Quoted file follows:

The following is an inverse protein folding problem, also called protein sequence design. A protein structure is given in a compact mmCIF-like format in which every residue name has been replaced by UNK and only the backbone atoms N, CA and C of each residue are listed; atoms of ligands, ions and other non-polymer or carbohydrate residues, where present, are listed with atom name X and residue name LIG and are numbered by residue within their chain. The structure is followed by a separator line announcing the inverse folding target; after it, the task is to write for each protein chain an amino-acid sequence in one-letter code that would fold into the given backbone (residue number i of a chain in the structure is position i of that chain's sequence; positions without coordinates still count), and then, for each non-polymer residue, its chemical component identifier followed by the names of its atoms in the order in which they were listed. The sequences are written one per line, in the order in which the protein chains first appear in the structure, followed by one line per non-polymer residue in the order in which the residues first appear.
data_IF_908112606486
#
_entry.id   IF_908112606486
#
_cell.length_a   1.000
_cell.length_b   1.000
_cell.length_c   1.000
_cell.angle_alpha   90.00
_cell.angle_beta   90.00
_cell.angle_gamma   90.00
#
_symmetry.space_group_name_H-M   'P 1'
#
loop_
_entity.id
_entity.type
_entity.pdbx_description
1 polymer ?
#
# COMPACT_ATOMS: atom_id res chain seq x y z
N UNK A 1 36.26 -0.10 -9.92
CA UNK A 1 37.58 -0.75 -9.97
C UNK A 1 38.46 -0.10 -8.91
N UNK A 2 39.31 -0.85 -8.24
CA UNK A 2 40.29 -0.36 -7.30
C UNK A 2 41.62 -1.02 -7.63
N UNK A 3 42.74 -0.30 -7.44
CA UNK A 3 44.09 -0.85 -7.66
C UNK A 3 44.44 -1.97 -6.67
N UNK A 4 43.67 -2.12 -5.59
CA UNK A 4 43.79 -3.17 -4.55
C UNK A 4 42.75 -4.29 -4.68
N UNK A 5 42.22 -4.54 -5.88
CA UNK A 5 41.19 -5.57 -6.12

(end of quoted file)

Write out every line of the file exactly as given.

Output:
The following is an inverse protein folding problem, also called protein sequence design. A protein structure is given in a compact mmCIF-like format in which every residue name has been replaced by UNK and only the backbone atoms N, CA and C of each residue are listed; atoms of ligands, ions and other non-polymer or carbohydrate residues, where present, are listed with atom name X and residue name LIG and are numbered by residue within their chain. The structure is followed by a separator line announcing the inverse folding target; after it, the task is to write for each protein chain an amino-acid sequence in one-letter code that would fold into the given backbone (residue number i of a chain in the structure is position i of that chain's sequence; positions without coordinates still count), and then, for each non-polymer residue, its chemical component identifier followed by the names of its atoms in the order in which they were listed. The sequences are written one per line, in the order in which the protein chains first appear in the structure, followed by one line per non-polymer residue in the order in which the residues first appear.
data_IF_908112606486
#
_entry.id   IF_908112606486
#
_cell.length_a   1.000
_cell.length_b   1.000
_cell.length_c   1.000
_cell.angle_alpha   90.00
_cell.angle_beta   90.00
_cell.angle_gamma   90.00
#
_symmetry.space_group_name_H-M   'P 1'
#
loop_
_entity.id
_entity.type
_entity.pdbx_description
1 polymer ?
#
# COMPACT_ATOMS: atom_id res chain seq x y z
N UNK A 1 36.26 -0.10 -9.92
CA UNK A 1 37.58 -0.75 -9.97
C UNK A 1 38.46 -0.10 -8.91
N UNK A 2 39.31 -0.85 -8.24
CA UNK A 2 40.29 -0.36 -7.30
C UNK A 2 41.62 -1.02 -7.63
N UNK A 3 42.74 -0.30 -7.44
CA UNK A 3 44.09 -0.85 -7.66
C UNK A 3 44.44 -1.97 -6.67
N UNK A 4 43.67 -2.12 -5.59
CA UNK A 4 43.79 -3.17 -4.55
C UNK A 4 42.75 -4.29 -4.68
N UNK A 5 42.22 -4.54 -5.88
CA UNK A 5 41.19 -5.57 -6.12